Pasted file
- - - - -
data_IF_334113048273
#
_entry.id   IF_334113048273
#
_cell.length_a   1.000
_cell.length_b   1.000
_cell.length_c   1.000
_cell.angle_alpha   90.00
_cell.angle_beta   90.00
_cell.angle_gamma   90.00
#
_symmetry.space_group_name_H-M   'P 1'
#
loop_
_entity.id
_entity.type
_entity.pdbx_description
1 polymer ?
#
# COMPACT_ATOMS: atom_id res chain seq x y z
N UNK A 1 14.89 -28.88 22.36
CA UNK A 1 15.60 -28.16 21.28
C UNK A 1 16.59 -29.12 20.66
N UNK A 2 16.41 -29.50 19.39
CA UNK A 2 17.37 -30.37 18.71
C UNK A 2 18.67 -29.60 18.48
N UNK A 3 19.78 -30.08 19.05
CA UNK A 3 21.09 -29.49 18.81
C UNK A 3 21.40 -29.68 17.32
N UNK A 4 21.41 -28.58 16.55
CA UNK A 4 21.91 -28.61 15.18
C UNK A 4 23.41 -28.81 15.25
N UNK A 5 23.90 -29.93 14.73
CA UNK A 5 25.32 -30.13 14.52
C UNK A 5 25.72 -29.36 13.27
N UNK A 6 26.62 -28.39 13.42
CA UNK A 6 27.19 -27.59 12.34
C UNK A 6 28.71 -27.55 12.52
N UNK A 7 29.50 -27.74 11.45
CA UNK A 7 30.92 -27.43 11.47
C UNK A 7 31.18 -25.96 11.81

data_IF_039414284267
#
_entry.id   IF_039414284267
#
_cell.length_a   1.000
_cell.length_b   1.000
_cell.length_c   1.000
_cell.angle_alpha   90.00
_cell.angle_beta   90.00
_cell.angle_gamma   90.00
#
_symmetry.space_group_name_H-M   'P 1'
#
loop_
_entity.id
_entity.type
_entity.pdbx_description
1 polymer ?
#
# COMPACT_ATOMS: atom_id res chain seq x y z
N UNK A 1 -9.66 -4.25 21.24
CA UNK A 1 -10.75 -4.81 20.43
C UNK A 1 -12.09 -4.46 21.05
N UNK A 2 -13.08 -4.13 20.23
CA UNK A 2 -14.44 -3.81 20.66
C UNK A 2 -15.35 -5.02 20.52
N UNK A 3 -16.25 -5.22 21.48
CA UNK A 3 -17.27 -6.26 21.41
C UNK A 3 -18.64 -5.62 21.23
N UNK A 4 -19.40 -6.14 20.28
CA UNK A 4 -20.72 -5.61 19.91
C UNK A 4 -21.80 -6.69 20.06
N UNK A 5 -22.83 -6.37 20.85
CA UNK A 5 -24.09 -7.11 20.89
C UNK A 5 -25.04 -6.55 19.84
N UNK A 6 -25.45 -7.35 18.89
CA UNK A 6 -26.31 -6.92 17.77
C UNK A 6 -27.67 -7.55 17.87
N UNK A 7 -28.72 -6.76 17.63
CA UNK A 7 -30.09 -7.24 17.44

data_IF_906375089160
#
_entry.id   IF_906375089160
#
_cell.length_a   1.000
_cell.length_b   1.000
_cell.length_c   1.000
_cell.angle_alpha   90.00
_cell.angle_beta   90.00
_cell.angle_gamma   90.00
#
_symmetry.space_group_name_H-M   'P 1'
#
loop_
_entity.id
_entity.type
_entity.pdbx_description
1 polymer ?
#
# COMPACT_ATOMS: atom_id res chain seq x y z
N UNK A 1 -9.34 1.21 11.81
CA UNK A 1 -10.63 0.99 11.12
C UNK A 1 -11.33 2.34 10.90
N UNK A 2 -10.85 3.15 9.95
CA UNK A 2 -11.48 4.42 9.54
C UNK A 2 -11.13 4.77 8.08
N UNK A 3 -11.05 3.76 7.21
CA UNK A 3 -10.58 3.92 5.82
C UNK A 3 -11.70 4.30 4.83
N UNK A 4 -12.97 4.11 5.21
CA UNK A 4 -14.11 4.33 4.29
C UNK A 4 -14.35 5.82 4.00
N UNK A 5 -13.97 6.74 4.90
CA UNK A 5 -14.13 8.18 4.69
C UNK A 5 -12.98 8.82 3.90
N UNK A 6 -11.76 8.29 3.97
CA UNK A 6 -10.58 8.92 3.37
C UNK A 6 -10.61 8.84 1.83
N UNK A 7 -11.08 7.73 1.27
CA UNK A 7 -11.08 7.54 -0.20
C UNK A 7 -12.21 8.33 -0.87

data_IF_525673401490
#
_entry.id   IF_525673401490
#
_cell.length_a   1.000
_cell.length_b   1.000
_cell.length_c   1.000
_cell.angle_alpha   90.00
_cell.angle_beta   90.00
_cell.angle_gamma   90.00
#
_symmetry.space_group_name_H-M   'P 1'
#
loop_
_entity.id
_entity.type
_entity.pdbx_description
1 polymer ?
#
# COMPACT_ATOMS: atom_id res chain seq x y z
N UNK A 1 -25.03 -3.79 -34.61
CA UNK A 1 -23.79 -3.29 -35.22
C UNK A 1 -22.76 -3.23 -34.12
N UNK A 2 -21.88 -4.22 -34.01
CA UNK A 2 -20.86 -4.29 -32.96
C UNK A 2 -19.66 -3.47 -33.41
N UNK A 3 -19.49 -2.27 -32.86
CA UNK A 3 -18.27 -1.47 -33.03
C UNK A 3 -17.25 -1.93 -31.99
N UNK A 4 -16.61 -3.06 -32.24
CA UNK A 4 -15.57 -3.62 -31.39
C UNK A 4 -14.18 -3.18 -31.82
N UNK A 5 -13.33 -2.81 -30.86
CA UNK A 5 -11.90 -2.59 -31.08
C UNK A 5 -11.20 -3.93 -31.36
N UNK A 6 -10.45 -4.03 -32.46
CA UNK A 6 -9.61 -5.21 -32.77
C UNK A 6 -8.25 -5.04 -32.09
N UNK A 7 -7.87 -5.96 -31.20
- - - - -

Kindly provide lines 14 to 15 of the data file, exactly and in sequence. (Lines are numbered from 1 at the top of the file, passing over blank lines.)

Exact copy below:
loop_
_entity.id